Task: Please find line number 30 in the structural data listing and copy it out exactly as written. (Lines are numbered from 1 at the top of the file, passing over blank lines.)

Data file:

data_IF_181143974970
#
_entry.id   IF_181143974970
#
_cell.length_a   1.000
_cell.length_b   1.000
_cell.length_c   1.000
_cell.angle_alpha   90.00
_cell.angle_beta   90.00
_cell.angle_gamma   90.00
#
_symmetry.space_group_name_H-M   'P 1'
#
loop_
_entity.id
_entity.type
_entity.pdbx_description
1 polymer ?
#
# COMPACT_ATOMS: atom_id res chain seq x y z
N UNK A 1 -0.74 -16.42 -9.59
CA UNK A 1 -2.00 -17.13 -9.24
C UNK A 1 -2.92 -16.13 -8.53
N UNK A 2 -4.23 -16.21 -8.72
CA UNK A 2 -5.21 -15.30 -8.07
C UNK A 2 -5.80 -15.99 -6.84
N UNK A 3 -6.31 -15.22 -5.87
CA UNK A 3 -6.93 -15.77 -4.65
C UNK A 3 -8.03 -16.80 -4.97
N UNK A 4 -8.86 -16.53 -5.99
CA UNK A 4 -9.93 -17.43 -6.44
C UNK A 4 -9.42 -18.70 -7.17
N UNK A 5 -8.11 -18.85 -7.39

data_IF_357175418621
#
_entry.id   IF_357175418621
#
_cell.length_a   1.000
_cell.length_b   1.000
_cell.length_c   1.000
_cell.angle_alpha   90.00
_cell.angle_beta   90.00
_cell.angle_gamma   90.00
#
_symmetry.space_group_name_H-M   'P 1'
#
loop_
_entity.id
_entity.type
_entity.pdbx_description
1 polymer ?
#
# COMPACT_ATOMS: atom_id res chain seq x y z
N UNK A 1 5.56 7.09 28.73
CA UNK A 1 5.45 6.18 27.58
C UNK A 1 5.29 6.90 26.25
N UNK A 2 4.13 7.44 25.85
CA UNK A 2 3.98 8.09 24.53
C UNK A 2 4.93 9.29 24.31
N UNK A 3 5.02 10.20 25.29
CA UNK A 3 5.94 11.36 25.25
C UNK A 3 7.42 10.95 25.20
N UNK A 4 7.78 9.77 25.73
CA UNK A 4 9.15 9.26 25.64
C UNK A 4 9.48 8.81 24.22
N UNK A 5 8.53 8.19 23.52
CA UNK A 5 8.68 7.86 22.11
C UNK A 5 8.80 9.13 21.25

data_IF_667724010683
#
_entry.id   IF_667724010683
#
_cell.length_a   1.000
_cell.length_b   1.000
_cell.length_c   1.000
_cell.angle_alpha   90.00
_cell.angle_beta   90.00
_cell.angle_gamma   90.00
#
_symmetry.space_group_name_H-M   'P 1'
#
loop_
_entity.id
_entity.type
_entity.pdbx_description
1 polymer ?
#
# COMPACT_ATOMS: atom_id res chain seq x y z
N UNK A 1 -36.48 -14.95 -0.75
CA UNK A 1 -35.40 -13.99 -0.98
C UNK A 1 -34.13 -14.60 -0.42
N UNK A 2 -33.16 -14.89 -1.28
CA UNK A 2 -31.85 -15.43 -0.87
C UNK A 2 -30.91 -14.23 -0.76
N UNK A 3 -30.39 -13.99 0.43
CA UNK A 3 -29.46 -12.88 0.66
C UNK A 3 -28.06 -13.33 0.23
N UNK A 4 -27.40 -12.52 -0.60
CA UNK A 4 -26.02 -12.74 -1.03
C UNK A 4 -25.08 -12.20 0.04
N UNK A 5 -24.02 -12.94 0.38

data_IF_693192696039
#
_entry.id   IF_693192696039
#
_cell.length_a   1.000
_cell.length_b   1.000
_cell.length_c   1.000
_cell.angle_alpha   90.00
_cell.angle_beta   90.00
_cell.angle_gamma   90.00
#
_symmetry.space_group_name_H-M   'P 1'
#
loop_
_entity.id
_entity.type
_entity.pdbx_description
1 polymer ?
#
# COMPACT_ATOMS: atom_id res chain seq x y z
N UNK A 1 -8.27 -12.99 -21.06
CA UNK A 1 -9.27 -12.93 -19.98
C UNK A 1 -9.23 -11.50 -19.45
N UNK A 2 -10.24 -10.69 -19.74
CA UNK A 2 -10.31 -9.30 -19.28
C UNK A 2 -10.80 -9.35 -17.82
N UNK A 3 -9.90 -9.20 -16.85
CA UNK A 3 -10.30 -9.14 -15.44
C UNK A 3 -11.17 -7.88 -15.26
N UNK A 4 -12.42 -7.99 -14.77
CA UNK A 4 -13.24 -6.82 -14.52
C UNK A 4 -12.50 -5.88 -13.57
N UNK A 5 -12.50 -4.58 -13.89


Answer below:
N UNK A 4 -8.86 -16.53 -5.99